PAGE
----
Scientists Cloned An American Endangered Species For The First Time

Elizabeth Ann is a black-footed ferret, which is an endangered species in the U.S. But Elizabeth Ann is a very special black-footed ferret — she is the first cloned endangered animal in the U.S. This achievement is a landmark for conservation efforts. She was born at a Fish and Wildlife Service facility in Fort Collins, Colorado, where they have a black-footed ferret breeding program.

Black-footed ferrets are one of the most endangered species in the U.S.

In 1979, black-footed ferrets were actually declared extinct. It wasn’t until a small population was found when a rancher discovered seven black-footed ferrets on his ranch in Wyoming that they were re-instated as endangered. Since then, the group formed a breeding program to save the species. Until now, all black-footed ferrets living today were descendants of those seven ferrets.

Elizabeth Ann was born to a surrogate mother in December.

Elizabeth Ann’s biological mother lived over 30 years ago. Her name was Willa, and she was preserved after she passed; scientists extracted cells from Willa to create Elizabeth Ann. Because Elizabeth Ann did not descend from the Wyoming ferrets, she could add much-needed genetic diversity to the current population of black-footed ferrets.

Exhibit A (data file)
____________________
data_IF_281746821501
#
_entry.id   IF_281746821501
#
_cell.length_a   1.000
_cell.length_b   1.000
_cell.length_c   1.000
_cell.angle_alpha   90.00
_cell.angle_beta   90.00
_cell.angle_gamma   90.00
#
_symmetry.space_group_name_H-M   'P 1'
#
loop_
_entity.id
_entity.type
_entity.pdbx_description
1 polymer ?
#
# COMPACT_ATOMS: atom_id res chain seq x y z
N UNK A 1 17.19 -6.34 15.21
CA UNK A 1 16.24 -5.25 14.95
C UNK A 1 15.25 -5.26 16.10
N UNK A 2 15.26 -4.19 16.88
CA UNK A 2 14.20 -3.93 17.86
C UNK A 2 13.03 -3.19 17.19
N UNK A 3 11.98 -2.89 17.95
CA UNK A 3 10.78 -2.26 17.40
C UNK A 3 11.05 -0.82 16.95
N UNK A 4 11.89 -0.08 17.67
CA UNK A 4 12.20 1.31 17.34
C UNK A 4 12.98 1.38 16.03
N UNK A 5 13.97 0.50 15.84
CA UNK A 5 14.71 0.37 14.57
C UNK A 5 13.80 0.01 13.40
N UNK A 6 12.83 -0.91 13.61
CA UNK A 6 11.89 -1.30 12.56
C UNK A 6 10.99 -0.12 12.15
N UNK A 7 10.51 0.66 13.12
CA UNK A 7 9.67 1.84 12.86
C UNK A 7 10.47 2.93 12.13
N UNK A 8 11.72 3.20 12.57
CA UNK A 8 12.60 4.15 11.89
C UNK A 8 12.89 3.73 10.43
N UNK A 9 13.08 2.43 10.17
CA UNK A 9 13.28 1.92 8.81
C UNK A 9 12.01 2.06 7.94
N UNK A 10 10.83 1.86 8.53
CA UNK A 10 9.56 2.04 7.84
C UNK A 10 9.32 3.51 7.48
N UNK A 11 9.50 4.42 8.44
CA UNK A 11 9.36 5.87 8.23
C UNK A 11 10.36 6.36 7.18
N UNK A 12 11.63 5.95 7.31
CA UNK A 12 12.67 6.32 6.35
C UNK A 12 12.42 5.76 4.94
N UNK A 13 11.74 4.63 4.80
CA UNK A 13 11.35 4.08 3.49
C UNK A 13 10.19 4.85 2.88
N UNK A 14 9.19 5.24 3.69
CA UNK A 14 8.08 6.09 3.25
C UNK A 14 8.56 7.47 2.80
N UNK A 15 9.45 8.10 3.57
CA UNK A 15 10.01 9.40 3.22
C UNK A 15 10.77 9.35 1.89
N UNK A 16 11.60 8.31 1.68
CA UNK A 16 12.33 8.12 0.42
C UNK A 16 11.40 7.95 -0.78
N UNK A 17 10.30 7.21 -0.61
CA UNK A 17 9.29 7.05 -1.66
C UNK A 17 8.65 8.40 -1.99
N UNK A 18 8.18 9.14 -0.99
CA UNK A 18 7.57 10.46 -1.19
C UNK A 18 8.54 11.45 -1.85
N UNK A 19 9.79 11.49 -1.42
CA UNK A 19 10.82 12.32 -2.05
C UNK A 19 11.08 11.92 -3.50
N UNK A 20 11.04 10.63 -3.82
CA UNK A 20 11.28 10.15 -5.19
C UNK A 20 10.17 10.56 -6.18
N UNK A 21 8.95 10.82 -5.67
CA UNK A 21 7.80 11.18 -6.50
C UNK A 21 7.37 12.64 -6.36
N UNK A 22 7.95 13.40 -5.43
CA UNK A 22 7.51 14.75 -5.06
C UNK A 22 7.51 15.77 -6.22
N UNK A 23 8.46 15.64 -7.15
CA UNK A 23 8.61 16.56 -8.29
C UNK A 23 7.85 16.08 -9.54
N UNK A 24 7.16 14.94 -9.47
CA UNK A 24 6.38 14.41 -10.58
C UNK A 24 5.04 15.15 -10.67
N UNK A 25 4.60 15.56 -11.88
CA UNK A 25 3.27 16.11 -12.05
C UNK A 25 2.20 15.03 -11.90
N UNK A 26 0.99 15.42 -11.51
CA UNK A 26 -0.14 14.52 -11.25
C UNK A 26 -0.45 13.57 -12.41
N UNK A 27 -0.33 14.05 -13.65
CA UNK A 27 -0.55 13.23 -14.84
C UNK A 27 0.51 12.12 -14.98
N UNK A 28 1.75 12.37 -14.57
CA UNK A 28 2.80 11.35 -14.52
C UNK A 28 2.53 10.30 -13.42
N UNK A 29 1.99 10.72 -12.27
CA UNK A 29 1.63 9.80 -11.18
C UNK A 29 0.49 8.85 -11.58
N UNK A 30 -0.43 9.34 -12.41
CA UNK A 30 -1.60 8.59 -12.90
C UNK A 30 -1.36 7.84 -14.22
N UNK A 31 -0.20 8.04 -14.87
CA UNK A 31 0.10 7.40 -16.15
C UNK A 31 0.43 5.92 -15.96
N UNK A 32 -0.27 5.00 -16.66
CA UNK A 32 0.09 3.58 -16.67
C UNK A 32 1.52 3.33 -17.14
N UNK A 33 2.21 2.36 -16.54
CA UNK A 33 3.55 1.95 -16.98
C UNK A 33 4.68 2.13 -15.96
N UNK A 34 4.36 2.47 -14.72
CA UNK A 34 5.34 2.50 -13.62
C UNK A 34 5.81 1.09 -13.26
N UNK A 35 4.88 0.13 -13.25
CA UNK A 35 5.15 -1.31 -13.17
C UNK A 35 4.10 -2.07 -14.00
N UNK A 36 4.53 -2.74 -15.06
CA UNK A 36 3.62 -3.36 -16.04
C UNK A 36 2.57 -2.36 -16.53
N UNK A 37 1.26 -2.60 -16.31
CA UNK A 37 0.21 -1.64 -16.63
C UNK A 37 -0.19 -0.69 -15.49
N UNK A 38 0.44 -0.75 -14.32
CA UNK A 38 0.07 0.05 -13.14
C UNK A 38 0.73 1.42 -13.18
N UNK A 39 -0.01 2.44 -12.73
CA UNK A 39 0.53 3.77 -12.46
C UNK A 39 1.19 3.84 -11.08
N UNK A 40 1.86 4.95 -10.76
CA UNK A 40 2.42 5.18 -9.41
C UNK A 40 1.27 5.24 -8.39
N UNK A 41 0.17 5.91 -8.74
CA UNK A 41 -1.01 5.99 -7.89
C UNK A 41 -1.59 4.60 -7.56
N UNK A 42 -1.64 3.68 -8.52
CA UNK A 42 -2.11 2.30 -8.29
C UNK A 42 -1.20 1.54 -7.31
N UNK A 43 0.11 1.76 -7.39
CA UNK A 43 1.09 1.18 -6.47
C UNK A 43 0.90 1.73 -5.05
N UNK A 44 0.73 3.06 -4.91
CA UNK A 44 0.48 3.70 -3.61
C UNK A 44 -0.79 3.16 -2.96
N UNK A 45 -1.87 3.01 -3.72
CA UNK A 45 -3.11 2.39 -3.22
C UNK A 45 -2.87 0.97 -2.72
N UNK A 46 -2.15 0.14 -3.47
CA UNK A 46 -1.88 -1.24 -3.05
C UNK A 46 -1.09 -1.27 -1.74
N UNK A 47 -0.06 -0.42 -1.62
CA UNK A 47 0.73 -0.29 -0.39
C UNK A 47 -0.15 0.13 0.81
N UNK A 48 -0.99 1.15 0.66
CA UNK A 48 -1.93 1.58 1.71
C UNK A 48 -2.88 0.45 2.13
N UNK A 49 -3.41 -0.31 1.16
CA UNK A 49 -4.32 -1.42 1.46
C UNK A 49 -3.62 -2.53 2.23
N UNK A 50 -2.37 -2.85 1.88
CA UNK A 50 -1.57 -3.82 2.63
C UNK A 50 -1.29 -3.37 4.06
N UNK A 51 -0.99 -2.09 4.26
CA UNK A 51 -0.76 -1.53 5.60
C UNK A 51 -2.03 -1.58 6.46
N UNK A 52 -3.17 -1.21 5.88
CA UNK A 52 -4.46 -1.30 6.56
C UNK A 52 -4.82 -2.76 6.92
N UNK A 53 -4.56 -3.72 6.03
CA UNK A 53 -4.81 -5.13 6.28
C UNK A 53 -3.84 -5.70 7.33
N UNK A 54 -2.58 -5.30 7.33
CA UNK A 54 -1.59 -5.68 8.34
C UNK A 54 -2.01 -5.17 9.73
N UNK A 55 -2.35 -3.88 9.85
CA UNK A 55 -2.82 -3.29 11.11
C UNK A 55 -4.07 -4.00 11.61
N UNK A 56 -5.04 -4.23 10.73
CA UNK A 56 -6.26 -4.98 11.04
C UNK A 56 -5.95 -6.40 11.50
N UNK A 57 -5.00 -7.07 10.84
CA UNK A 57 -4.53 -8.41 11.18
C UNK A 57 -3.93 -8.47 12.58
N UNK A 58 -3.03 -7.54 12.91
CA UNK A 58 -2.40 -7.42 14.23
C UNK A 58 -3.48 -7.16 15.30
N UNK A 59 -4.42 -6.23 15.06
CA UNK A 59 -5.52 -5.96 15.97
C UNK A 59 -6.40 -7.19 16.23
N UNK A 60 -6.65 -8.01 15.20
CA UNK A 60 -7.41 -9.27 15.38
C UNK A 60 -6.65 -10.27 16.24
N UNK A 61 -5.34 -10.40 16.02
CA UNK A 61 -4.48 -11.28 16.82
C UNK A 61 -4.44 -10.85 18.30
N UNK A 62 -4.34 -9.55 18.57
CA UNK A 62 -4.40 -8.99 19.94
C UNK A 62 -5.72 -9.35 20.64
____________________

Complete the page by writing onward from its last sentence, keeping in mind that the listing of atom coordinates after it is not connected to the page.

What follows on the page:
Species with low genetic diversity are susceptible to disease.

Breeding programs can help to rebound a population, but without genetic diversity, it is hard for a species to become resilient.

"Genomics revealed the genetic value that Willa could bring to her species," Ryan Phelan, the executive director of Revive & Restore, which is one of the organizations involved in the conservation efforts, said in a press release. "To see her now thriving ushers in a new era for her species and for conservation-dependent species everywhere. She is a win for biodiversity and for genetic rescue."

Elizabeth Ann will likely not be the last cloned black-footed ferret.

Scientists will continue to clone more black-footed ferrets. Elizabeth Ann was an important step in conservation efforts, but the population has to continue to be supported.

However, the perilous state of black-footed ferrets means that Elizabeth Ann will not be released into the wild. The research team will continue to care for her in the FWS facility in Colorado. This is an important first step, but more work is still needed to safeguard this endangered species.

h/t: CNN

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